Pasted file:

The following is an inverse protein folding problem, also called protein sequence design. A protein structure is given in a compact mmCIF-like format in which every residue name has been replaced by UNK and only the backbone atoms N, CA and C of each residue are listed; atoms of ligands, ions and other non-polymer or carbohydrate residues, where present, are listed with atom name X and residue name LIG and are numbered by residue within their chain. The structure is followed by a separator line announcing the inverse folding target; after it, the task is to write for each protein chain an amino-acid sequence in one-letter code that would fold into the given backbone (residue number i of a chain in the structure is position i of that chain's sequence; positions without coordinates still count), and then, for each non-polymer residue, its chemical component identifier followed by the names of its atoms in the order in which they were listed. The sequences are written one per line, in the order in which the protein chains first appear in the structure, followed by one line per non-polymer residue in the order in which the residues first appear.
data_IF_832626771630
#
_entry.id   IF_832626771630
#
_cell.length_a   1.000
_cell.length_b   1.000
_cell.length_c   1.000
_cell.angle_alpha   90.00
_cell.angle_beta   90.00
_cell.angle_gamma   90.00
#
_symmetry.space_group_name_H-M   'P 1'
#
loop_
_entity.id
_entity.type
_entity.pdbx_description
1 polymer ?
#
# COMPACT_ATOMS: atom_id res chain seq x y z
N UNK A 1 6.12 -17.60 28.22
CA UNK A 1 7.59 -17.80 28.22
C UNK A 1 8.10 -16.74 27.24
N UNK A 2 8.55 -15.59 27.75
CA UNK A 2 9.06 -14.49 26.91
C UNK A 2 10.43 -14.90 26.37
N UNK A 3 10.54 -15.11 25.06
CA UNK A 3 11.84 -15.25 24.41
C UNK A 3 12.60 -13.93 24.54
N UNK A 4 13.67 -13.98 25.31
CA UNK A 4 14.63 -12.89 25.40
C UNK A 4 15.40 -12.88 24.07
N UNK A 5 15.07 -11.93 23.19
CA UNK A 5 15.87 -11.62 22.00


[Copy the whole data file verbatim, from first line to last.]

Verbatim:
The following is an inverse protein folding problem, also called protein sequence design. A protein structure is given in a compact mmCIF-like format in which every residue name has been replaced by UNK and only the backbone atoms N, CA and C of each residue are listed; atoms of ligands, ions and other non-polymer or carbohydrate residues, where present, are listed with atom name X and residue name LIG and are numbered by residue within their chain. The structure is followed by a separator line announcing the inverse folding target; after it, the task is to write for each protein chain an amino-acid sequence in one-letter code that would fold into the given backbone (residue number i of a chain in the structure is position i of that chain's sequence; positions without coordinates still count), and then, for each non-polymer residue, its chemical component identifier followed by the names of its atoms in the order in which they were listed. The sequences are written one per line, in the order in which the protein chains first appear in the structure, followed by one line per non-polymer residue in the order in which the residues first appear.
data_IF_832626771630
#
_entry.id   IF_832626771630
#
_cell.length_a   1.000
_cell.length_b   1.000
_cell.length_c   1.000
_cell.angle_alpha   90.00
_cell.angle_beta   90.00
_cell.angle_gamma   90.00
#
_symmetry.space_group_name_H-M   'P 1'
#
loop_
_entity.id
_entity.type
_entity.pdbx_description
1 polymer ?
#
# COMPACT_ATOMS: atom_id res chain seq x y z
N UNK A 1 6.12 -17.60 28.22
CA UNK A 1 7.59 -17.80 28.22
C UNK A 1 8.10 -16.74 27.24
N UNK A 2 8.55 -15.59 27.75
CA UNK A 2 9.06 -14.49 26.91
C UNK A 2 10.43 -14.90 26.37
N UNK A 3 10.54 -15.11 25.06
CA UNK A 3 11.84 -15.25 24.41
C UNK A 3 12.60 -13.93 24.54
N UNK A 4 13.67 -13.98 25.31
CA UNK A 4 14.63 -12.89 25.40
C UNK A 4 15.40 -12.88 24.07
N UNK A 5 15.07 -11.93 23.19
CA UNK A 5 15.87 -11.62 22.00